Brits have been warned to check their change carefully after it was predicted that some of the new £10 notes could be worth thousands.
The new tenner, which features Jane Austen and will enter circulation on 14 September, is the second polymer note introduced this year.
When the first, the £5 note, was released at the end of last year, notes with certain serial numbers became collectors items, with some appearing on eBay for as much as £5,000.
So this time around, money blog Change Checker has predicted which notes could be worth far more than £10.
The blog suggests numbers with links to Austen’s life will be valuable - 6 121775 and 18 071817 to represent her birth and death date, 17 751817 as her birth and death dates combined and 28 011813, the date that Pride and Prejudice was published.
The first notes to be printed will feature the number AA01, so those are worth holding onto.
Change Checker adds: “The rest of the AA prefix notes will be interesting to collectors but not necessarily worth a huge amount, although that said, some £5 notes did sell for around £20 last year – four times their face value.
“There may well be a rush to find the AK47 serial numbers again and James Bond 007 will likely be popular.
“Consecutively numbered notes are always interesting to collectors too, one man sold three consecutive AA01 notes for £456.”
The Bank of England will hold a charity auction of new notes on 6 October, where collectors will have the chance to bid for notes which feature some highly-prized numbers.
Where can I get a new-style £10 note?
The Bank of England hasn’t specified where exactly the new notes will first appear but they will start to filter into circulation through ATMs, banks and businesses.
According to the Cambridge News, ATMs in London, Manchester, Birmingham, Leeds, Hull and Cardiff were among the first to stock the new £5 notes, so those cities could be your best bet if you’re itching to get your hands on a new tenner.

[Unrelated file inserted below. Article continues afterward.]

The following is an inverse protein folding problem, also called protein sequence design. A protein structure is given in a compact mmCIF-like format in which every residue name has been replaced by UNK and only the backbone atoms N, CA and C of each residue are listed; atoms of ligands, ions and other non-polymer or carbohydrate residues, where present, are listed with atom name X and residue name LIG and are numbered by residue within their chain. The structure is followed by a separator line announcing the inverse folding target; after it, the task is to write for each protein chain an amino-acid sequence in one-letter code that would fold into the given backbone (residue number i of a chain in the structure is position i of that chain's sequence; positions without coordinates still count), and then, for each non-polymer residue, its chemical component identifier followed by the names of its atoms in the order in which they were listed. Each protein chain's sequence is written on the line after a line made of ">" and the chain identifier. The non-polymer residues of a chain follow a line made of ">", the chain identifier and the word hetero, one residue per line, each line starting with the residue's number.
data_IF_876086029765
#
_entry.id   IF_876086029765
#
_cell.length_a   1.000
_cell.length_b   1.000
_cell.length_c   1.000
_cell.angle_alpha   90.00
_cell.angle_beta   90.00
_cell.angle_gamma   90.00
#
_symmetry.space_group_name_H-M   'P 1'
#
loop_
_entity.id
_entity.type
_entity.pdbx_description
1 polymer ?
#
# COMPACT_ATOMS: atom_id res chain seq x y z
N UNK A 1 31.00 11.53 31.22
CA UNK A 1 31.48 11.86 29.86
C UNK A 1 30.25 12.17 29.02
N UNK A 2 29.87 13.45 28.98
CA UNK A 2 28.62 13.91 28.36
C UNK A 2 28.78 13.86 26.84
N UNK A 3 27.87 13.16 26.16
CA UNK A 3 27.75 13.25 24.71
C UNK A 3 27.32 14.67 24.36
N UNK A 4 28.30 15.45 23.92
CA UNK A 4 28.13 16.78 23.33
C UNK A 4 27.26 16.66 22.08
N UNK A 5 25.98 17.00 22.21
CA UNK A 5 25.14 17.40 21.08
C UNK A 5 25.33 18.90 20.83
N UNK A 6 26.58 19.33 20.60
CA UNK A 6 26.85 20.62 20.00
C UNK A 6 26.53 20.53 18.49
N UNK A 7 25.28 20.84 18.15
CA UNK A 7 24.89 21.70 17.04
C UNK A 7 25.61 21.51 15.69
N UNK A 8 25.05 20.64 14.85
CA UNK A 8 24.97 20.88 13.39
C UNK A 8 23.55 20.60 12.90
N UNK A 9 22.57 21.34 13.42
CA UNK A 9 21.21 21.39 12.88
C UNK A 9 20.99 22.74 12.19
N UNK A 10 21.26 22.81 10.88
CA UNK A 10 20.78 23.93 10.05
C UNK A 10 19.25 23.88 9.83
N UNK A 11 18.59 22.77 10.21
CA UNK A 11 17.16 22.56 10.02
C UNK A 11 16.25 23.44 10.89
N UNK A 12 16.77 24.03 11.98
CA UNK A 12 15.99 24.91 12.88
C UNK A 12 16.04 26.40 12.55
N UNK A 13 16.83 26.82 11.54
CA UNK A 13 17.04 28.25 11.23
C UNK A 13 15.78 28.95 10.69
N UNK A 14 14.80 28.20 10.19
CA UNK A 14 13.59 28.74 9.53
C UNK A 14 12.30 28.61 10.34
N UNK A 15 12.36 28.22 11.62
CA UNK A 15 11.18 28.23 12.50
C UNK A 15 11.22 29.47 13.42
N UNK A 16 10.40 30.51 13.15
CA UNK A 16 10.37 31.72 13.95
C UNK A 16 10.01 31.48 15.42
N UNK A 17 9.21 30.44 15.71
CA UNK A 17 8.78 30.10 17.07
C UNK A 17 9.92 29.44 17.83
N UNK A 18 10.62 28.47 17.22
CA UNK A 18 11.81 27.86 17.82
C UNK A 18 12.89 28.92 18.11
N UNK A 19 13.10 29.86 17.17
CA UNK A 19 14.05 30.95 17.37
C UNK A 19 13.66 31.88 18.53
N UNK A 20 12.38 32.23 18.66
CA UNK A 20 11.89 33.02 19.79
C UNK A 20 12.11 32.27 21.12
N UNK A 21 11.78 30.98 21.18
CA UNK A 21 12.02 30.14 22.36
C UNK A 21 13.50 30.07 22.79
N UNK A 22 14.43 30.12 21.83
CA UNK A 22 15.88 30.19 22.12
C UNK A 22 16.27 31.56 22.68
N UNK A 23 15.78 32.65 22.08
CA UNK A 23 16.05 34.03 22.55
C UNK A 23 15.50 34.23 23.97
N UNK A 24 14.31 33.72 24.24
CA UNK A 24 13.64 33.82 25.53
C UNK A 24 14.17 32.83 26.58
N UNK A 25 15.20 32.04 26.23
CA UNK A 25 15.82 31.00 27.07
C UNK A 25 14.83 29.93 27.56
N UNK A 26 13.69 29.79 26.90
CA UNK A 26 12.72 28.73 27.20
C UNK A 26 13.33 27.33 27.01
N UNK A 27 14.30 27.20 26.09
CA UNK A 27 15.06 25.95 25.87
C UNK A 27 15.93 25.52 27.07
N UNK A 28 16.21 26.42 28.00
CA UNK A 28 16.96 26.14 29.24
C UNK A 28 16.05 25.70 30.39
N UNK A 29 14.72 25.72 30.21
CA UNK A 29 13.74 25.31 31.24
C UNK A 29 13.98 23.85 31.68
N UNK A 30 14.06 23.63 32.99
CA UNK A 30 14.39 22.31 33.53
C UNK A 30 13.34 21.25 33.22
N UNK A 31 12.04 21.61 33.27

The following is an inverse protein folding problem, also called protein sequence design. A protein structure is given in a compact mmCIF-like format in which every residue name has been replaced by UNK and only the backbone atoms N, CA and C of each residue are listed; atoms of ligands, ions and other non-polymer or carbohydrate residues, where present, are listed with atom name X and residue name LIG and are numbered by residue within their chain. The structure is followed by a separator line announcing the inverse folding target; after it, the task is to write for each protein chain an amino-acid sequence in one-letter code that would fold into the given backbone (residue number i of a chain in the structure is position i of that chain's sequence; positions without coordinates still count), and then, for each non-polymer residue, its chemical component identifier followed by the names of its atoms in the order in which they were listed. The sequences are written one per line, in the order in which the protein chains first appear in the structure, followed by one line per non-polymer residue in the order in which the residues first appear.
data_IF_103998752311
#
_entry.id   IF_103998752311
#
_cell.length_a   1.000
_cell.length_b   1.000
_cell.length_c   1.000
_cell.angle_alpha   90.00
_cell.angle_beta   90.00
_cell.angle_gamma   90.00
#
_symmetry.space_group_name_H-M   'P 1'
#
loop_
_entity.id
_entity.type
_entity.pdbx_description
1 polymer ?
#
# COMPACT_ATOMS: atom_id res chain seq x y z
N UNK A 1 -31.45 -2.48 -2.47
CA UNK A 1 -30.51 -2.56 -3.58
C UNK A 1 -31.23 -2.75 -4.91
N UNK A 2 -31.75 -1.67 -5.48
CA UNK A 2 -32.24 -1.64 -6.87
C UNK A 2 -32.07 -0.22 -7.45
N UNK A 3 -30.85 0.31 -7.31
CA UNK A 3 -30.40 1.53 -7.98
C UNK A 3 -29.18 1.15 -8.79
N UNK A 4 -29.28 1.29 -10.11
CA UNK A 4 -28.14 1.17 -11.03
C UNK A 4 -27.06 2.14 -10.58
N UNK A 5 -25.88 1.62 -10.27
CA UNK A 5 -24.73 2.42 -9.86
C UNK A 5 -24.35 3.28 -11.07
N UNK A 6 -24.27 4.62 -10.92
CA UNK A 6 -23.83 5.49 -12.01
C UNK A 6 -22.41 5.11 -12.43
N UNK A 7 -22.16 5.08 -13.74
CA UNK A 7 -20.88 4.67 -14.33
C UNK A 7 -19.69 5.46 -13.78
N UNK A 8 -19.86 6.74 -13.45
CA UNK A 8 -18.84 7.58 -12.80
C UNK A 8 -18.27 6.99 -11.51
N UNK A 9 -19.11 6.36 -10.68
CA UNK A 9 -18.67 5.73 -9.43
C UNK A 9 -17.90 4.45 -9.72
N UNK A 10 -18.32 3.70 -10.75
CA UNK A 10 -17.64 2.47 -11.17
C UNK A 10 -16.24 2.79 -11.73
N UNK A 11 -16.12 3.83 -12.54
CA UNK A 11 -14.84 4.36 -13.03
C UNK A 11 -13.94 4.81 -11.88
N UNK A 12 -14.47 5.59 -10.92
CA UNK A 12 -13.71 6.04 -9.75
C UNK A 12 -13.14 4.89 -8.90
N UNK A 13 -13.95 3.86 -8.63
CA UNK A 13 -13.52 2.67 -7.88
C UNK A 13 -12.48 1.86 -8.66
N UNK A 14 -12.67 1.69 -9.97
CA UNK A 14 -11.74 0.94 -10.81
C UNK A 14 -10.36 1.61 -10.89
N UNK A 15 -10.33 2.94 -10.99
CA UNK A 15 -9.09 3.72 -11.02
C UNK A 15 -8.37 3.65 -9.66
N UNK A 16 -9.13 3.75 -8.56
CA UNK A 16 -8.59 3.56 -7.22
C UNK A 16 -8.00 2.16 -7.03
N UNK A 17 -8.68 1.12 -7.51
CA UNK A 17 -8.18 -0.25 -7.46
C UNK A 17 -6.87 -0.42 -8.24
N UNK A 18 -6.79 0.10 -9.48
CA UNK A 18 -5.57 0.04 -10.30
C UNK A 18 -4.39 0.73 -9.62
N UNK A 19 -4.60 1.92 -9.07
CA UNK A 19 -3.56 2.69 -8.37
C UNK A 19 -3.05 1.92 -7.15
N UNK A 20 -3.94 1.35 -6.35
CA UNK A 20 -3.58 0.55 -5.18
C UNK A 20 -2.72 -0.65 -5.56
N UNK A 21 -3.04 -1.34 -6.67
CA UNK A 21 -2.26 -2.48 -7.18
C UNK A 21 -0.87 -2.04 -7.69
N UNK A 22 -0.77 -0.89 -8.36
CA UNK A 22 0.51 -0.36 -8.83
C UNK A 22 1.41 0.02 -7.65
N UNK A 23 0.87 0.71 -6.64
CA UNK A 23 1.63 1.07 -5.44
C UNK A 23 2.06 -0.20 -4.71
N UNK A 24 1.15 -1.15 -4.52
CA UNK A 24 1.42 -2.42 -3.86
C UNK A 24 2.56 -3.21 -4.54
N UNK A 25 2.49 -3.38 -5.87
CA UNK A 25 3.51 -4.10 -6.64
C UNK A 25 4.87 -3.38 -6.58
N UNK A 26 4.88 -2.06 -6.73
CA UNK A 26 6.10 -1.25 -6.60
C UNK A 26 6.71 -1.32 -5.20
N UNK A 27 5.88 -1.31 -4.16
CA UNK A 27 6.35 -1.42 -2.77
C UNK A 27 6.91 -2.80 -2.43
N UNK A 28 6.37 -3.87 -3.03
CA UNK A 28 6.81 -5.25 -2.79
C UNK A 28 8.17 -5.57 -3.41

What features will the new note have?
A series of raised dots in the top left-hand corner, developed in conjunction with the RNIB, to help visually impaired people identify the note. You can read more about this feature here.
A see-through window featuring the Queen’s portrait.
A quill at the side of the window which changes from purple to orange.
A hologram which contains the word ‘Ten’ and changes to ‘Pounds’ when the note is tilted.
A hologram of the coronation crown which appears 3D and multi-coloured when the note is tilted.
A book-shaped copper foil patch which contains the letter JA.
Micro-lettering beneath the Queen’s portrait with tiny letters and numbers that are visible under a microscope.
The words ‘Bank of England’ printed in intaglio (raised ink) along the top of the note.
Will this note also have traces of animal fat in it?
Yes, the production process is the same at the new polymer £5 note.
This means there is a trace of tallow, a rendered form of beef or mutton fat, sometimes used in the production items including soap and candles, in the polymer pellets used.
What about the old-style £10 notes?
The old paper notes will be withdrawn from circulation in Spring 2018, although there is not yet a specific date for this.
Are there more polymer notes coming?
A new polymer £20 note featuring artist JW Turner will be released in 2020.
The Bank of England says it does not currently have plans for replacing the current £50 note, which features engineers Matthew Boulton and James Watt.